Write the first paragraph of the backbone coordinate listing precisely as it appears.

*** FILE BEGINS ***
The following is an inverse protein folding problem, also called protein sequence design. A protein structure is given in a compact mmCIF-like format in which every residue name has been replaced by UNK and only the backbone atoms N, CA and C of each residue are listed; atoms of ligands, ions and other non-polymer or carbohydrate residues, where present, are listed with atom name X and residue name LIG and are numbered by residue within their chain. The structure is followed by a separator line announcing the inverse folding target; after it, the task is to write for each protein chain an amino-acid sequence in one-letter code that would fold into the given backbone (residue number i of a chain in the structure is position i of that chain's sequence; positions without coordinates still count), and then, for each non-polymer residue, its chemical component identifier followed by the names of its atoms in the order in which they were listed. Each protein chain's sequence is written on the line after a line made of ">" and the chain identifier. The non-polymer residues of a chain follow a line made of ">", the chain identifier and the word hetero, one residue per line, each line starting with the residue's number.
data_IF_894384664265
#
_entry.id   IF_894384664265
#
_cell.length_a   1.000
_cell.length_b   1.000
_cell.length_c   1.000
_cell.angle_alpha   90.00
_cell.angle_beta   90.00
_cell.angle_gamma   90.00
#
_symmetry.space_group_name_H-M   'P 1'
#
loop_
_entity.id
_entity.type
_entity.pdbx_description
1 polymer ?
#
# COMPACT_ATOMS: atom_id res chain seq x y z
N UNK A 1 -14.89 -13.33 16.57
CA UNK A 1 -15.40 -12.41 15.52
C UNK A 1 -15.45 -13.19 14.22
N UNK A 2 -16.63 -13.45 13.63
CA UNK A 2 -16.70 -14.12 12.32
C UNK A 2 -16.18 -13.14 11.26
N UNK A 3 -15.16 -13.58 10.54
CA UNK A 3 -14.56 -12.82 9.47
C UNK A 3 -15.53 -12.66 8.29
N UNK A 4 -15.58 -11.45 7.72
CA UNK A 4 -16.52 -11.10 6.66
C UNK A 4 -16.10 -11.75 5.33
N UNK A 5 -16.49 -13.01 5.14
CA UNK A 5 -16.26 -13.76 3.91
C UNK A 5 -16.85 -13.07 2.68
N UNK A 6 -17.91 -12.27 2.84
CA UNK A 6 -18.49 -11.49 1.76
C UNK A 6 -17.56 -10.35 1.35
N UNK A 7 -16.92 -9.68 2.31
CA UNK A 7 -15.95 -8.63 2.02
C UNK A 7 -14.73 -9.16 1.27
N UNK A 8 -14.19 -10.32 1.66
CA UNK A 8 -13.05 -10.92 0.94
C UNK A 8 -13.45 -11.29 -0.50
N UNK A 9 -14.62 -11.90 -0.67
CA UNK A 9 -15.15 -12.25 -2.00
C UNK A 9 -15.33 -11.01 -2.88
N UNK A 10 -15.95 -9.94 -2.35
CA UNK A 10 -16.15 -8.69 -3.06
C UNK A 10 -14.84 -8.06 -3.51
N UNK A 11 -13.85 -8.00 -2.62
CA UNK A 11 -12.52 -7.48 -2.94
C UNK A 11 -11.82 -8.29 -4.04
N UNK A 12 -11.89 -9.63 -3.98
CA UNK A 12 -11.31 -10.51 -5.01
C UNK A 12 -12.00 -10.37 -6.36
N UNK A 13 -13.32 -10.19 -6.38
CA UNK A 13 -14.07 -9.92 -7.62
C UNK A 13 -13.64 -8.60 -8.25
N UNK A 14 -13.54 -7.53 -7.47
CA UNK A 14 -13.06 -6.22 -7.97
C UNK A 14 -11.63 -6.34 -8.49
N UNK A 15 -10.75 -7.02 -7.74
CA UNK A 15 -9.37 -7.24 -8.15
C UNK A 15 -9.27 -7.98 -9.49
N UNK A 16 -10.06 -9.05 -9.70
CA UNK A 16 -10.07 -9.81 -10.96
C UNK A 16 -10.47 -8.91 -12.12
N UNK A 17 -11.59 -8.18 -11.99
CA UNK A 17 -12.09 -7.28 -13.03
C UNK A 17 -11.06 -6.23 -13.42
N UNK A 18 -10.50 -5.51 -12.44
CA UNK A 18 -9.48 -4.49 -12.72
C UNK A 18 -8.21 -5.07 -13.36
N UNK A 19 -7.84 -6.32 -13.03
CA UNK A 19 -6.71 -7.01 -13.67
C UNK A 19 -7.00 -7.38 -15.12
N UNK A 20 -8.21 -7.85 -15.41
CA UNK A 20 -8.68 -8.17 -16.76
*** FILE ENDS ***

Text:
The following is an inverse protein folding problem, also called protein sequence design. A protein structure is given in a compact mmCIF-like format in which every residue name has been replaced by UNK and only the backbone atoms N, CA and C of each residue are listed; atoms of ligands, ions and other non-polymer or carbohydrate residues, where present, are listed with atom name X and residue name LIG and are numbered by residue within their chain. The structure is followed by a separator line announcing the inverse folding target; after it, the task is to write for each protein chain an amino-acid sequence in one-letter code that would fold into the given backbone (residue number i of a chain in the structure is position i of that chain's sequence; positions without coordinates still count), and then, for each non-polymer residue, its chemical component identifier followed by the names of its atoms in the order in which they were listed. Each protein chain's sequence is written on the line after a line made of ">" and the chain identifier. The non-polymer residues of a chain follow a line made of ">", the chain identifier and the word hetero, one residue per line, each line starting with the residue's number.